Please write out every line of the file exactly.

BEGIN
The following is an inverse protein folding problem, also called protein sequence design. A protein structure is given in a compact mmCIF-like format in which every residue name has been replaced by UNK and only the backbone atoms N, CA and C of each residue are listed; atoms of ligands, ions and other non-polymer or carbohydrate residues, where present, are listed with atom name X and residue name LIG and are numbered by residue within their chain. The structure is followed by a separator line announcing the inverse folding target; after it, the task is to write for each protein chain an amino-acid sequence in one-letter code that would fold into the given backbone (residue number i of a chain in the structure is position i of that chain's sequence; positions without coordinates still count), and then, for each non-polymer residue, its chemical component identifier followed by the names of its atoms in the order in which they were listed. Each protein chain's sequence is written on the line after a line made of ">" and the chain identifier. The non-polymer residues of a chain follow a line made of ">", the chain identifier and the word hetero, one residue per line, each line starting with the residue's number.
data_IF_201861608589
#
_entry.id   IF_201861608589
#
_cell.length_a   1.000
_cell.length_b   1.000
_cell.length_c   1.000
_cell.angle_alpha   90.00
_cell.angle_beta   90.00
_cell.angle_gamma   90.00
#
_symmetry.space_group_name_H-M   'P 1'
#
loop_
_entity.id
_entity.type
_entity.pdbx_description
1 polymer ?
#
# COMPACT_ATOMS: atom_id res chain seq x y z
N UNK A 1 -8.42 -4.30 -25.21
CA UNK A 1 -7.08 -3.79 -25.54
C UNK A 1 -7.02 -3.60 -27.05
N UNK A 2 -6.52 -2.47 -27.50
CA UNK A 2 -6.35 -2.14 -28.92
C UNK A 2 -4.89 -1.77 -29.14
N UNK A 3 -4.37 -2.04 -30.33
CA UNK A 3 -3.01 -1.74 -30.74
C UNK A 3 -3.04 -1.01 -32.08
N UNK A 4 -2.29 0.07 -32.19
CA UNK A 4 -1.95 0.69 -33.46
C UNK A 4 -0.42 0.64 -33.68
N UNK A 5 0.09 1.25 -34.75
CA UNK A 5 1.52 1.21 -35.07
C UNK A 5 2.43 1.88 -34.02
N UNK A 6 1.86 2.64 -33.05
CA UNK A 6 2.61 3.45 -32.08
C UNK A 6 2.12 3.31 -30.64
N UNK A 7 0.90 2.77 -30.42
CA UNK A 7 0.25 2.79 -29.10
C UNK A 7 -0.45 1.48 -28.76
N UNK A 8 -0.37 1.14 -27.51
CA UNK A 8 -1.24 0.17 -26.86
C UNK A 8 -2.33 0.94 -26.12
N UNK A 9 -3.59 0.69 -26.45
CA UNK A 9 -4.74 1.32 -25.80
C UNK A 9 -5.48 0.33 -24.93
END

The following is an inverse protein folding problem, also called protein sequence design. A protein structure is given in a compact mmCIF-like format in which every residue name has been replaced by UNK and only the backbone atoms N, CA and C of each residue are listed; atoms of ligands, ions and other non-polymer or carbohydrate residues, where present, are listed with atom name X and residue name LIG and are numbered by residue within their chain. The structure is followed by a separator line announcing the inverse folding target; after it, the task is to write for each protein chain an amino-acid sequence in one-letter code that would fold into the given backbone (residue number i of a chain in the structure is position i of that chain's sequence; positions without coordinates still count), and then, for each non-polymer residue, its chemical component identifier followed by the names of its atoms in the order in which they were listed. Each protein chain's sequence is written on the line after a line made of ">" and the chain identifier. The non-polymer residues of a chain follow a line made of ">", the chain identifier and the word hetero, one residue per line, each line starting with the residue's number.
data_IF_201861608589
#
_entry.id   IF_201861608589
#
_cell.length_a   1.000
_cell.length_b   1.000
_cell.length_c   1.000
_cell.angle_alpha   90.00
_cell.angle_beta   90.00
_cell.angle_gamma   90.00
#
_symmetry.space_group_name_H-M   'P 1'
#
loop_
_entity.id
_entity.type
_entity.pdbx_description
1 polymer ?
#
# COMPACT_ATOMS: atom_id res chain seq x y z
N UNK A 1 -8.42 -4.30 -25.21
CA UNK A 1 -7.08 -3.79 -25.54
C UNK A 1 -7.02 -3.60 -27.05
N UNK A 2 -6.52 -2.47 -27.50
CA UNK A 2 -6.35 -2.14 -28.92
C UNK A 2 -4.89 -1.77 -29.14
N UNK A 3 -4.37 -2.04 -30.33
CA UNK A 3 -3.01 -1.74 -30.74
C UNK A 3 -3.04 -1.01 -32.08
N UNK A 4 -2.29 0.07 -32.19
CA UNK A 4 -1.95 0.69 -33.46
C UNK A 4 -0.42 0.64 -33.68
N UNK A 5 0.09 1.25 -34.75
CA UNK A 5 1.52 1.21 -35.07
C UNK A 5 2.43 1.88 -34.02
N UNK A 6 1.86 2.64 -33.05
CA UNK A 6 2.61 3.45 -32.08
C UNK A 6 2.12 3.31 -30.64
N UNK A 7 0.90 2.77 -30.42
CA UNK A 7 0.25 2.79 -29.10
C UNK A 7 -0.45 1.48 -28.76
N UNK A 8 -0.37 1.14 -27.51
CA UNK A 8 -1.24 0.17 -26.86
C UNK A 8 -2.33 0.94 -26.12
N UNK A 9 -3.59 0.69 -26.45
CA UNK A 9 -4.74 1.32 -25.80
C UNK A 9 -5.48 0.33 -24.93